On December 23, 2015, the Ukrainian Prykarpattya Oblenergo power station was hacked causing dozens of substations to lose power. During the six hours the power was out temperatures dropped to freezing causing water line damage to many homes. Thankfully, engineers in the region were able to take manual control over the power station and restore electricity. The Ukrainian government blamed Russia for the first successful cyber attack on a power grid in human history.
One year later the hackers were back for an even bigger power grid transmission station in Kiev. The virus they planted this time deleted crucial files, crashed the operating system and prevented engineers from rebooting the system. Engineers eventually had to switch to manual control at one of the substations to get the power back on. Wired, reporting on the attack wrote that they could “have done much more damage than they did if they had decided to physically destroy substation equipment making it harder to restore power….”
And it is not just Russian hackers causing trouble. According to Foreign Policy, the Stuxnet virus that ravaged Iran’s nuclear facility in 2013 was far more dangerous that first admitted. The virus, alleged to be a joint U.S./Israeli project, destroyed about one fifth of Iran’s nuclear centrifuges by causing them to spin out of control. The intended effect was not to destroy but to reduce the lifetime of the centrifuges. Only after years of undetected infiltration was the second variation released to attack the centrifuges themselves and self-replicate to all sorts of computers. The first version was only detected with knowledge of the second. Of course the U.S. and Israel deny being behind the attack.
While we were allegedly probing Iran’s nuclear power grid, “Chinese” hackers were probing America’s electrical grid which serves as a reminder of a potential cyber attack that could far surpass the destructive impact of Stuxnet. And this time it probably wouldn’t be unintended!
American software company Symantec reported the hacking group known as “Dragonfly” had successfully gained unprecedented access to electric facilities across Europe and North America. The group, identified as Dragonfly 2.0 in operation since 2011, targeted dozens of ‘unidentified’ energy companies in the spring and summer of this year using malicious emails, watering hole attacks and trojanized software to gain access. The company reported to DHS that some code strings were in Russian and others in French.
So why did the group stop short of causing a power outage? Wired concludes that they may have been seeking the option to cause an electric disruption but waiting for an opportunity that would be most strategically useful—say, if an armed conflict broke out, or potentially to issue a well-timed threat that would deter the US from using its own hacking capabilities against another foreign nation’s critical infrastructure. “If these attacks are from a nation state, one would expect sabotage only in relation to a political event.”
A lack of diligence preparing America’s critical infrastructure has made its grid especially vulnerable. A recent survey of the computers behind the machinery in utilities such as power plants, water treatment centers, traffic controls uncovered more than 500,000 potential targets.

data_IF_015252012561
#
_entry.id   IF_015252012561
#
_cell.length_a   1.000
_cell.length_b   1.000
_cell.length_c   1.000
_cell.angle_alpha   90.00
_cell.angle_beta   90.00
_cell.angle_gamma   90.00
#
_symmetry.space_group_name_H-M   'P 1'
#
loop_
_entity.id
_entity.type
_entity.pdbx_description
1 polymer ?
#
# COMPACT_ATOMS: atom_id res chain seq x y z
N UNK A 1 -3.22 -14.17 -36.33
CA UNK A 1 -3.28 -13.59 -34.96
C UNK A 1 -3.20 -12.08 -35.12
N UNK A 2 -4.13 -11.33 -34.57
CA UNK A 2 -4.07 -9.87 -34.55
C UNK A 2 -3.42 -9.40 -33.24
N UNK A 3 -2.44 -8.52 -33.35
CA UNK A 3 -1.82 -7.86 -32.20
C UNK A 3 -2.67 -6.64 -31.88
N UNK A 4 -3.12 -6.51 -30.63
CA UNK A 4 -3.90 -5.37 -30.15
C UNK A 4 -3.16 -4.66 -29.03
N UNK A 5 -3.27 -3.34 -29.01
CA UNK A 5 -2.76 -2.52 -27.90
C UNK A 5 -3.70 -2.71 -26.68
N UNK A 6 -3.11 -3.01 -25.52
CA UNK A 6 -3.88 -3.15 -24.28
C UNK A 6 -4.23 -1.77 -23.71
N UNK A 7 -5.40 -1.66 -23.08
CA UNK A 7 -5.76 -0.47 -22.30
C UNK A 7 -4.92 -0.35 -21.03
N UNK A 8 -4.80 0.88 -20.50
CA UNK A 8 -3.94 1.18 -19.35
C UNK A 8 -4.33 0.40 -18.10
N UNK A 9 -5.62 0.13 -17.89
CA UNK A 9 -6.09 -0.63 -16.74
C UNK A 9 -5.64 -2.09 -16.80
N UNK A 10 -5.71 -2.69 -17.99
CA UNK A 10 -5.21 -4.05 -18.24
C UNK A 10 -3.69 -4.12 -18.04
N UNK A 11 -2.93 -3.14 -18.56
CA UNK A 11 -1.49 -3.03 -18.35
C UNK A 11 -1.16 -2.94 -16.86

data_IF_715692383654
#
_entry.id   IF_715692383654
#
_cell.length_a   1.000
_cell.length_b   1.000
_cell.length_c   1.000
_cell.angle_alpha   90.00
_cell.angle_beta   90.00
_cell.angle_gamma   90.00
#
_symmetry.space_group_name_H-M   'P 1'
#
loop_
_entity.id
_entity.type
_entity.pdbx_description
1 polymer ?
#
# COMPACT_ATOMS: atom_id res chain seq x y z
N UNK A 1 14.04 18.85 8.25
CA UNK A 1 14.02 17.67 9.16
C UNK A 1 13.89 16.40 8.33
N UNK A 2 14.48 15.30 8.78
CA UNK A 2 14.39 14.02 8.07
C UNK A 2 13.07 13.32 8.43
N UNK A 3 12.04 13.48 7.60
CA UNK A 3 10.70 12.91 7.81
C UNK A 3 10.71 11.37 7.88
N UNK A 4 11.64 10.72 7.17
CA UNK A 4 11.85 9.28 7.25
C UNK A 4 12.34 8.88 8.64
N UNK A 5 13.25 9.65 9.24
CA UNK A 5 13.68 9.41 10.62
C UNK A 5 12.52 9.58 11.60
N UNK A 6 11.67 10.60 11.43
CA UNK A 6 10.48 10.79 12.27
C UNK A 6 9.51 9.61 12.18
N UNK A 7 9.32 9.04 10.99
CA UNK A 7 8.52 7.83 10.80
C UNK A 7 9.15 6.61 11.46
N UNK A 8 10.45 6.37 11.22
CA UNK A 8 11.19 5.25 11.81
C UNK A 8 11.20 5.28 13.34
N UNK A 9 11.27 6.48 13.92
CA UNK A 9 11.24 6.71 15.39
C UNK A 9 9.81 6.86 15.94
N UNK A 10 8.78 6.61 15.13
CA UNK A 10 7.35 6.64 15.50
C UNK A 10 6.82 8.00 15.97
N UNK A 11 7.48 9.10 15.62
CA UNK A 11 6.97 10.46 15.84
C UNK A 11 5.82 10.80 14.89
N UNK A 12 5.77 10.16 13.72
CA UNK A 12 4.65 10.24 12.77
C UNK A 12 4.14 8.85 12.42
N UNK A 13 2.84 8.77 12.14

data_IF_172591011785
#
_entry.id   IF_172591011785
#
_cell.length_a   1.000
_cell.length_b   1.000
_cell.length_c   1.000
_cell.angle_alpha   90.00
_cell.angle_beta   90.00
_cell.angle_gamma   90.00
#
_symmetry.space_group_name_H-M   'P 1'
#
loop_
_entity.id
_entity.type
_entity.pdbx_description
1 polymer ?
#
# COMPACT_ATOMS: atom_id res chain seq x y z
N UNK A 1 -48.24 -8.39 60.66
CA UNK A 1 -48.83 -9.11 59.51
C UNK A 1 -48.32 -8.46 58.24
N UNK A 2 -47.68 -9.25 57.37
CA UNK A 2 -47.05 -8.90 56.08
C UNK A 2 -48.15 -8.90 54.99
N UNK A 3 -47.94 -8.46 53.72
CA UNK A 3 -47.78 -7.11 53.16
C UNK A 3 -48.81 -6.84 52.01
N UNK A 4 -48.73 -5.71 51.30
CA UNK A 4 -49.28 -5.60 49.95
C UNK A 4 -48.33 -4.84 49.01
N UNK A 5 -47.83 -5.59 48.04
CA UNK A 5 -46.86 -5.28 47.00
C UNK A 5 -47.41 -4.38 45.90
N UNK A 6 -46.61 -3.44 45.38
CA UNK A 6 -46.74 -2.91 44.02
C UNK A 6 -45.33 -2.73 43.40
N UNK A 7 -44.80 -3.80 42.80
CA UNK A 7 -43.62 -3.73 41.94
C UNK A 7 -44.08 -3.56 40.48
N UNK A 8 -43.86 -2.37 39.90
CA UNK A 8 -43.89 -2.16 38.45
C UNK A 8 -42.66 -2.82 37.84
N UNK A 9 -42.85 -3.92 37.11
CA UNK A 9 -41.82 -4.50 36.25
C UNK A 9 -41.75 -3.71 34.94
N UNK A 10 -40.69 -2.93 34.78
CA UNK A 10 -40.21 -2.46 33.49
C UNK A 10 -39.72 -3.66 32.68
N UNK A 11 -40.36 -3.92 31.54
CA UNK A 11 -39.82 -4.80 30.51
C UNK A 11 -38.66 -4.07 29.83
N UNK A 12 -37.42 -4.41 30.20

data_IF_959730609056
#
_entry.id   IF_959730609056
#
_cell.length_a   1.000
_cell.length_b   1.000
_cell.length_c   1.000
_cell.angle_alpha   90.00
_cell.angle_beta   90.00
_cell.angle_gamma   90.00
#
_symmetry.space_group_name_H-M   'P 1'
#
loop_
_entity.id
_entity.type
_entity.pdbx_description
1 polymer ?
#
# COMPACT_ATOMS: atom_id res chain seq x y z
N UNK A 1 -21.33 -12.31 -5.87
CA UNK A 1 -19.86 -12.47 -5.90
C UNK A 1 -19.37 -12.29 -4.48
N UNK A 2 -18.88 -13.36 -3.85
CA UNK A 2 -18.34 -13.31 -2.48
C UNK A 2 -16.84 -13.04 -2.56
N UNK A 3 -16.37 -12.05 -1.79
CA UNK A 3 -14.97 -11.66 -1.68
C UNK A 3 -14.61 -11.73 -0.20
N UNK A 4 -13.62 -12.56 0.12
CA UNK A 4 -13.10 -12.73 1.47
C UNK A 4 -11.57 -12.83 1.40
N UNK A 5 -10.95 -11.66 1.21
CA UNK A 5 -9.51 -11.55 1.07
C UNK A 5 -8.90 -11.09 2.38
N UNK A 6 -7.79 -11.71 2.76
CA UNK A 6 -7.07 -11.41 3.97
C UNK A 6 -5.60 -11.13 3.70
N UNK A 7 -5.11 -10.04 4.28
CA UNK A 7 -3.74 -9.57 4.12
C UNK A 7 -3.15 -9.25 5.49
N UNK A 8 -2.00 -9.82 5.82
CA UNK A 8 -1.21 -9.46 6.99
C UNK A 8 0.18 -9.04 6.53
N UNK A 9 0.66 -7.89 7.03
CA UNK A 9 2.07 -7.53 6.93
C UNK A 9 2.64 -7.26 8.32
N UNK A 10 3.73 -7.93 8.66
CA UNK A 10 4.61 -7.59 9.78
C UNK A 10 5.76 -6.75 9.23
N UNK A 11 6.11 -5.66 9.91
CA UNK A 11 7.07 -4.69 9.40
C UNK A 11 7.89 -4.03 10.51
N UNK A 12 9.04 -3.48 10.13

Nations have had the capability to make attacks that could have caused loss of life for many years,” Jason Healy, director of the Cyber Statecraft Initiative of the Atlantic Council, told MIT. Causing an extended power outage doesn’t take much. The main vulnerability is that U.S. utility control systems were never designed to protect against the risks of being connected to the Internet. By taking over the computers and network gear that connect to controllers of industrial systems, hackers could overload and blow all of the transformers on those systems at the same time.
In 2007 a team at Idaho National Lab demonstrated the physical ramifications of a digital hack by sending a mere 21 lines of code that permanently destroyed a 2.25 megawatt diesel generator. That generation is not all that different from the equipment that sends hundreds of megawatts to consumers. With the right exploit, it is possible that hackers could permanently disable power generation equipment or the massive, difficult to replace transformers that serve as the backbone of our power system.
What saved the Ukrainian power grid attack was the ability of their engineers to return to manual control. Few power stations in America have that ability and fewer engineers even know how to operate the manual controls if they exist. The virus used in the Ukraine – BlackEnergy – has already been planted in American infrastructure once before and truth be told – it or something even worse could already be hiding in software that operates our power grids.
The economic cost of a hack on our power grid? Lloyd’s of London estimate it at $243 billion. Workplaces would be empty and stores looted. Rioters would fill the streets while hospital patients die as backup generations fail. Water supplies would be impacted due to the loss of power to pumps. Supplies of potable water would become limited across the country. Leakages, both from chemical plants and sewage plants would affect millions. In other words – total chaos.
A DOD report released in February summed it up nicely. “The unfortunate reality is that, for at least the coming five to 10 years, the offensive cyber capabilities of our most capable potential adversaries are likely to far exceed the U.S.’s ability to defend and adequately strengthen the resilience of its critical infrastructures.”
Don’t you just love computers?